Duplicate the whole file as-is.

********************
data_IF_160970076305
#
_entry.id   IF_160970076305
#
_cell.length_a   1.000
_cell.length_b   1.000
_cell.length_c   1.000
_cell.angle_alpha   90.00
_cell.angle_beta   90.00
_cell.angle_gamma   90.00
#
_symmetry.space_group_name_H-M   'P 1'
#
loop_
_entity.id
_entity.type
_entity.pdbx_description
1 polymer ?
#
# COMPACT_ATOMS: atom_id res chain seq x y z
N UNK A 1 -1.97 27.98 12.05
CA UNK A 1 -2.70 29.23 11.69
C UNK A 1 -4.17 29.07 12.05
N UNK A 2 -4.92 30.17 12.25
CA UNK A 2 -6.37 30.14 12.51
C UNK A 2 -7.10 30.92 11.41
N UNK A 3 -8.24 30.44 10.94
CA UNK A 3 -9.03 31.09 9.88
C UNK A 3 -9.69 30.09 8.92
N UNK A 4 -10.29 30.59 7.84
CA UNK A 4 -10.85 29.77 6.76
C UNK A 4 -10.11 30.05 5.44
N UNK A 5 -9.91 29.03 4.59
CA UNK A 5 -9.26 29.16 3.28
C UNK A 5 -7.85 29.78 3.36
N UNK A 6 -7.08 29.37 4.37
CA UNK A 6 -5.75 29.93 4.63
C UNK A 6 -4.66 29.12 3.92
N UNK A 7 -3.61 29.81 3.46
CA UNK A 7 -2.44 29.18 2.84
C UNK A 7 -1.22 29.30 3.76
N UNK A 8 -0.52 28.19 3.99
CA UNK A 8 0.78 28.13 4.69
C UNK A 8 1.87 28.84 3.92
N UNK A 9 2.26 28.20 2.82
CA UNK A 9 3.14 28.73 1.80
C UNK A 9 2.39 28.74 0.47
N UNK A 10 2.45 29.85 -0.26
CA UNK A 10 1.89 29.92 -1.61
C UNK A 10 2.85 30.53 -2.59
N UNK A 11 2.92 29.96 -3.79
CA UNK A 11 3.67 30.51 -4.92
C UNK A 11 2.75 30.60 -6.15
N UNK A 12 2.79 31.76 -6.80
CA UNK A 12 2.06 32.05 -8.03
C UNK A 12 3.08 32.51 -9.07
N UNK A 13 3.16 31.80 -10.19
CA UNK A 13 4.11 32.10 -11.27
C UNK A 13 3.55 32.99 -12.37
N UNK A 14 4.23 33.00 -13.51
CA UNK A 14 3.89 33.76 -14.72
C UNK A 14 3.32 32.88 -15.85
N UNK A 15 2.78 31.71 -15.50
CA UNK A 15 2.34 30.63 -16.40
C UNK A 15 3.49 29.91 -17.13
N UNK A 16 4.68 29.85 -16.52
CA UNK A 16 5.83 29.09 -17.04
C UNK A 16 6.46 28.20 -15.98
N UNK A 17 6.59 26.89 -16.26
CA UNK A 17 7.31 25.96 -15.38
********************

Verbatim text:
data_IF_160970076305
#
_entry.id   IF_160970076305
#
_cell.length_a   1.000
_cell.length_b   1.000
_cell.length_c   1.000
_cell.angle_alpha   90.00
_cell.angle_beta   90.00
_cell.angle_gamma   90.00
#
_symmetry.space_group_name_H-M   'P 1'
#
loop_
_entity.id
_entity.type
_entity.pdbx_description
1 polymer ?
#
# COMPACT_ATOMS: atom_id res chain seq x y z
N UNK A 1 -1.97 27.98 12.05
CA UNK A 1 -2.70 29.23 11.69
C UNK A 1 -4.17 29.07 12.05
N UNK A 2 -4.92 30.17 12.25
CA UNK A 2 -6.37 30.14 12.51
C UNK A 2 -7.10 30.92 11.41
N UNK A 3 -8.24 30.44 10.94
CA UNK A 3 -9.03 31.09 9.88
C UNK A 3 -9.69 30.09 8.92
N UNK A 4 -10.29 30.59 7.84
CA UNK A 4 -10.85 29.77 6.76
C UNK A 4 -10.11 30.05 5.44
N UNK A 5 -9.91 29.03 4.59
CA UNK A 5 -9.26 29.16 3.28
C UNK A 5 -7.85 29.78 3.36
N UNK A 6 -7.08 29.37 4.37
CA UNK A 6 -5.75 29.93 4.63
C UNK A 6 -4.66 29.12 3.92
N UNK A 7 -3.61 29.81 3.46
CA UNK A 7 -2.44 29.18 2.84
C UNK A 7 -1.22 29.30 3.76
N UNK A 8 -0.52 28.19 3.99
CA UNK A 8 0.78 28.13 4.69
C UNK A 8 1.87 28.84 3.92
N UNK A 9 2.26 28.20 2.82
CA UNK A 9 3.14 28.73 1.80
C UNK A 9 2.39 28.74 0.47
N UNK A 10 2.45 29.85 -0.26
CA UNK A 10 1.89 29.92 -1.61
C UNK A 10 2.85 30.53 -2.59
N UNK A 11 2.92 29.96 -3.79
CA UNK A 11 3.67 30.51 -4.92
C UNK A 11 2.75 30.60 -6.15
N UNK A 12 2.79 31.76 -6.80
CA UNK A 12 2.06 32.05 -8.03
C UNK A 12 3.08 32.51 -9.07
N UNK A 13 3.16 31.80 -10.19
CA UNK A 13 4.11 32.10 -11.27
C UNK A 13 3.55 32.99 -12.37
N UNK A 14 4.23 33.00 -13.51
CA UNK A 14 3.89 33.76 -14.72
C UNK A 14 3.32 32.88 -15.85
N UNK A 15 2.78 31.71 -15.50
CA UNK A 15 2.34 30.63 -16.40
C UNK A 15 3.49 29.91 -17.13
N UNK A 16 4.68 29.85 -16.52
CA UNK A 16 5.83 29.09 -17.04
C UNK A 16 6.46 28.20 -15.98
N UNK A 17 6.59 26.89 -16.26
CA UNK A 17 7.31 25.96 -15.38